- Texture: The feel or appearance of a plant. Fine, Medium, Dense, Coarse, Open (a great reference for understanding the importance of texture is here from the University of Florida)
- Form: The outline of the plant's shape. Mat, Cushion, Mound, Dome, Spreading, Columnar, Round-Headed, Conical, Upright-Narrow, Upright-broad, Ovoid, Obovoid, Vase-shaped, Weeping/Pendent, Irregular (a great reference for understanding the importance of form is here from the University of Florida)
- Height (on average, in landscape use): Average height at maturity of the plant in landscaped settings <1', 1', 1.5', 2', 4', 8', 10', 15', 20', 25', 30', 45', 60', 90', >90'
- Height to Spread Ratio: The ratio of height at maturity to the width (spread) at maturity.
- Growth Rate: The rate of plant height or spread over time relative to other plants. Slow , Medium, Fast
- Landscape Values: The common uses of the plant in landscaping Accent, Street Tree, Background, Border, Color, Edging, Facer, Filler, Foundation, Framing, Groundcover, Hedge, Indoor, Lanai, Mass, Patio, Quick Effect, Screen, Shade, Sculptural Form, Space Division, Specimen, Windbreak, Erosion Control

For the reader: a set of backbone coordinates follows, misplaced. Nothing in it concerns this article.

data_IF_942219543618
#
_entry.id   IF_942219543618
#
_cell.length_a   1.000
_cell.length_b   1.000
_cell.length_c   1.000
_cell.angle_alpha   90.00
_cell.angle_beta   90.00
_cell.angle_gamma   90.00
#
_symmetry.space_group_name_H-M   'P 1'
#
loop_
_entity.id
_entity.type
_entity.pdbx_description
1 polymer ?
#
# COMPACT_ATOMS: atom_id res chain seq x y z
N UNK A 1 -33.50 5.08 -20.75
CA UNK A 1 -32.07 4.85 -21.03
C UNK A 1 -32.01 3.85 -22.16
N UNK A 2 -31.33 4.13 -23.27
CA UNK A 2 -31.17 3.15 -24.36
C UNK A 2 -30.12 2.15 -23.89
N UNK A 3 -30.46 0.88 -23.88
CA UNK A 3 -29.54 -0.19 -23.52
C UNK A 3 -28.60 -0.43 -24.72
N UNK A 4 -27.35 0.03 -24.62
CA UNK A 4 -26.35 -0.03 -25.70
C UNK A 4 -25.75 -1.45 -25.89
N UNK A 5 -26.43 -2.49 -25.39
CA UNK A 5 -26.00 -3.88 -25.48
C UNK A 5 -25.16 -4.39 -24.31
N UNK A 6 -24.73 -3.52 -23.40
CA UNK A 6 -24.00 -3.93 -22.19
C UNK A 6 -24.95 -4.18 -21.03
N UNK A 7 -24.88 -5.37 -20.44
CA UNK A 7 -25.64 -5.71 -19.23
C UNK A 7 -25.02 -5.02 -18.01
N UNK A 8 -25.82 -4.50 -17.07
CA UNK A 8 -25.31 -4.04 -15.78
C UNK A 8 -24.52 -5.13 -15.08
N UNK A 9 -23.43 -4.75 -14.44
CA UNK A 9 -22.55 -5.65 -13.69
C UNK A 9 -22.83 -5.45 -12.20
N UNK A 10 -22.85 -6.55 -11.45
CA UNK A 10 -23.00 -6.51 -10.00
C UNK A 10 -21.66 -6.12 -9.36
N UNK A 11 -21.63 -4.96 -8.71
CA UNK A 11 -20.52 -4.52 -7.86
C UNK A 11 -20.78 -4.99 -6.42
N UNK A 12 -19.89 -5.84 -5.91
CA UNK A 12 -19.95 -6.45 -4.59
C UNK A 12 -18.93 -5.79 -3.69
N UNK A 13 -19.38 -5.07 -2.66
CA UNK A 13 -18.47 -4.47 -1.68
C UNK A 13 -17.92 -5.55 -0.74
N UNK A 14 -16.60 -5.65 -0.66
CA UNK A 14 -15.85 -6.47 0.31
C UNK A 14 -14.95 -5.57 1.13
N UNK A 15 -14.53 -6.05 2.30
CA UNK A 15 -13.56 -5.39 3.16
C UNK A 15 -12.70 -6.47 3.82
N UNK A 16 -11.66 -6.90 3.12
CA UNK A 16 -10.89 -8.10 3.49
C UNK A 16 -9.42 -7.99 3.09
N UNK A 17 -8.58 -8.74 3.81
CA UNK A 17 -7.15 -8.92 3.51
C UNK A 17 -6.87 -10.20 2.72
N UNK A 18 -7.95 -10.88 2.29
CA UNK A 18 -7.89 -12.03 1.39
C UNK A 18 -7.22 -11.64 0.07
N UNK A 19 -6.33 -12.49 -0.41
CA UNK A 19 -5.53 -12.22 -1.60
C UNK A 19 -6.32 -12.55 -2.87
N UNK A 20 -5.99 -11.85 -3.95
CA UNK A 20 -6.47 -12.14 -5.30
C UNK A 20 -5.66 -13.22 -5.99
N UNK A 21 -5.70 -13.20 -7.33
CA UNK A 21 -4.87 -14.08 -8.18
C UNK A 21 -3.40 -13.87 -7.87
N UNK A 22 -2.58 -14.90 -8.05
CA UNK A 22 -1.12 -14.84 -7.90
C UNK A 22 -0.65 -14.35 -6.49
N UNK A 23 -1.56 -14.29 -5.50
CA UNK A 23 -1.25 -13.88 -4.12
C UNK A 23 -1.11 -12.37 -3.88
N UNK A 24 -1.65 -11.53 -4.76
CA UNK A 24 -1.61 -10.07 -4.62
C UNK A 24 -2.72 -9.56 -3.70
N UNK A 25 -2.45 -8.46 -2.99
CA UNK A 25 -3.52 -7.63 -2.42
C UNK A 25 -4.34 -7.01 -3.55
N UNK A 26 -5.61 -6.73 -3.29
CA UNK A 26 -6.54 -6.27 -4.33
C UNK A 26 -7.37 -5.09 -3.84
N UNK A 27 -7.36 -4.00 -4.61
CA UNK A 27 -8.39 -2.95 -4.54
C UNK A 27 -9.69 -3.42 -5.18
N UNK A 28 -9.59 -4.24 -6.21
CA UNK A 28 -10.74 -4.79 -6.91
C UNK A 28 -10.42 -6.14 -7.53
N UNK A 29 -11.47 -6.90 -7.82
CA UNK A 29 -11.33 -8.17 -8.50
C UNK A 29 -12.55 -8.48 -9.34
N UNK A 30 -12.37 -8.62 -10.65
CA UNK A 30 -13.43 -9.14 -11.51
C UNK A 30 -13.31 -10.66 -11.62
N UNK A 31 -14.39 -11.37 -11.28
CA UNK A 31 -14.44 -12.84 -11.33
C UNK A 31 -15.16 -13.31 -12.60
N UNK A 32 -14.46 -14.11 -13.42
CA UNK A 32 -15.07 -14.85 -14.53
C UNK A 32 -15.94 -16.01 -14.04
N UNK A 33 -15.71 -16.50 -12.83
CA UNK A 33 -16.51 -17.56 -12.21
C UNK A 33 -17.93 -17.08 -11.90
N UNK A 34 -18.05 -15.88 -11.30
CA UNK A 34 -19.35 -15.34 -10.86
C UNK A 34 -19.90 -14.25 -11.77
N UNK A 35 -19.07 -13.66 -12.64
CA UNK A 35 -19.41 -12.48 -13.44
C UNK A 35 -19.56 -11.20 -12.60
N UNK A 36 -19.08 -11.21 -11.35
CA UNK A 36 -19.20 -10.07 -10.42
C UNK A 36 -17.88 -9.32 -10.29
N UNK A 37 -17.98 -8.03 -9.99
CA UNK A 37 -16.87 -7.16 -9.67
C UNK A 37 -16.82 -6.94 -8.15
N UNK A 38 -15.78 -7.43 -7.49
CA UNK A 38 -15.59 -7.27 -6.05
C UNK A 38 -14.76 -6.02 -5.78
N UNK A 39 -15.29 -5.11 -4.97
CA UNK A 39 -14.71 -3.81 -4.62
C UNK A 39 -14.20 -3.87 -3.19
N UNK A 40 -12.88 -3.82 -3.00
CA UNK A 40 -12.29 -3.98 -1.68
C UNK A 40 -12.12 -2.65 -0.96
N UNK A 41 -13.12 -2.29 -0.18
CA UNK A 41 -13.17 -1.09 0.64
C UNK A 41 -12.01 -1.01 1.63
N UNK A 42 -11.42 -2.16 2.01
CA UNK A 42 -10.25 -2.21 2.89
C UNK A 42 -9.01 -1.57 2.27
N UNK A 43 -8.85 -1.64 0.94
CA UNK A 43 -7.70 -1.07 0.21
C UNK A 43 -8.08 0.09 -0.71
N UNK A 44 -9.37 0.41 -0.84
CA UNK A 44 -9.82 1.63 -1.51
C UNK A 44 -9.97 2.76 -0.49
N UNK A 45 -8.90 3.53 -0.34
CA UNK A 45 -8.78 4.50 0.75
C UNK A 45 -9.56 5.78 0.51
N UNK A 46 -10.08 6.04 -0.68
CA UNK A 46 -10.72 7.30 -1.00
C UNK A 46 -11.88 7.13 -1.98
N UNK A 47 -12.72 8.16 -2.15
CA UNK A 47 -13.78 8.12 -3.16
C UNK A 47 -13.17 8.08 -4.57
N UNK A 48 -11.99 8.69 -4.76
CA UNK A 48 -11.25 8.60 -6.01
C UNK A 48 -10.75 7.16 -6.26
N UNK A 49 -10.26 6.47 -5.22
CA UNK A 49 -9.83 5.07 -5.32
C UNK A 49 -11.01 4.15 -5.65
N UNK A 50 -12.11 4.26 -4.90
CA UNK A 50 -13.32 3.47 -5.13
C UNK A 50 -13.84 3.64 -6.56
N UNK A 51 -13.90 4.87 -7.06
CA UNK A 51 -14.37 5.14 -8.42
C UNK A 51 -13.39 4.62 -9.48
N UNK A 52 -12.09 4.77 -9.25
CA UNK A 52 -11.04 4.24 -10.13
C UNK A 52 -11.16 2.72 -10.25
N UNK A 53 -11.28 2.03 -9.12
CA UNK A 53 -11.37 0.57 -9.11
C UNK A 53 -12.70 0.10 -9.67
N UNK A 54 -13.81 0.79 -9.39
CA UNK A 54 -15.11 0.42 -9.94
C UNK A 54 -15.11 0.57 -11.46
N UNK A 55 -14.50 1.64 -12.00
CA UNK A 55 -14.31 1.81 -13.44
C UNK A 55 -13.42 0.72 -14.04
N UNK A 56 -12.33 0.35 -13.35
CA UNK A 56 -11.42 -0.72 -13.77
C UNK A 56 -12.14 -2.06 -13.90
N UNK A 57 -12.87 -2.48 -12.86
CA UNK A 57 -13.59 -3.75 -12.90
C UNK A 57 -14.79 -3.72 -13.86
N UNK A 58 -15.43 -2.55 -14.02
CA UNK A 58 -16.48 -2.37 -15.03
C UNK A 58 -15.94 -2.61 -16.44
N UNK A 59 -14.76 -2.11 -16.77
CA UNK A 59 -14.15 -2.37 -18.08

- Outstanding Quality: Noteworthy features Flower Color, Foliage Color, Seasonal Color, Fragrance, Variegation, Form/Silhouette, Foliage Characters, Fruit, Bark
Botanical Descriptions: The descriptors below pertain mostly to the field of Botany and Taxonomy as a means of classifying and identifying plants. This is not to say that flowers and foliage color are not relevant for the Landscape Architect or the Horticulturalist, but it was decided to group these for an easier reading experience.
- Flowers: A description of the flower; details include Color, Type, Size, Fragrance, Bloom Time, and Effectiveness. (A great resource for descriptions of flowers is available here: https://www2.palomar.edu/users/warmstrong/termfl2.htm)
- Fruits: A description of the fruit; details include Color, Type, Size, Edibility, Season of Fruiting, and other relevant details.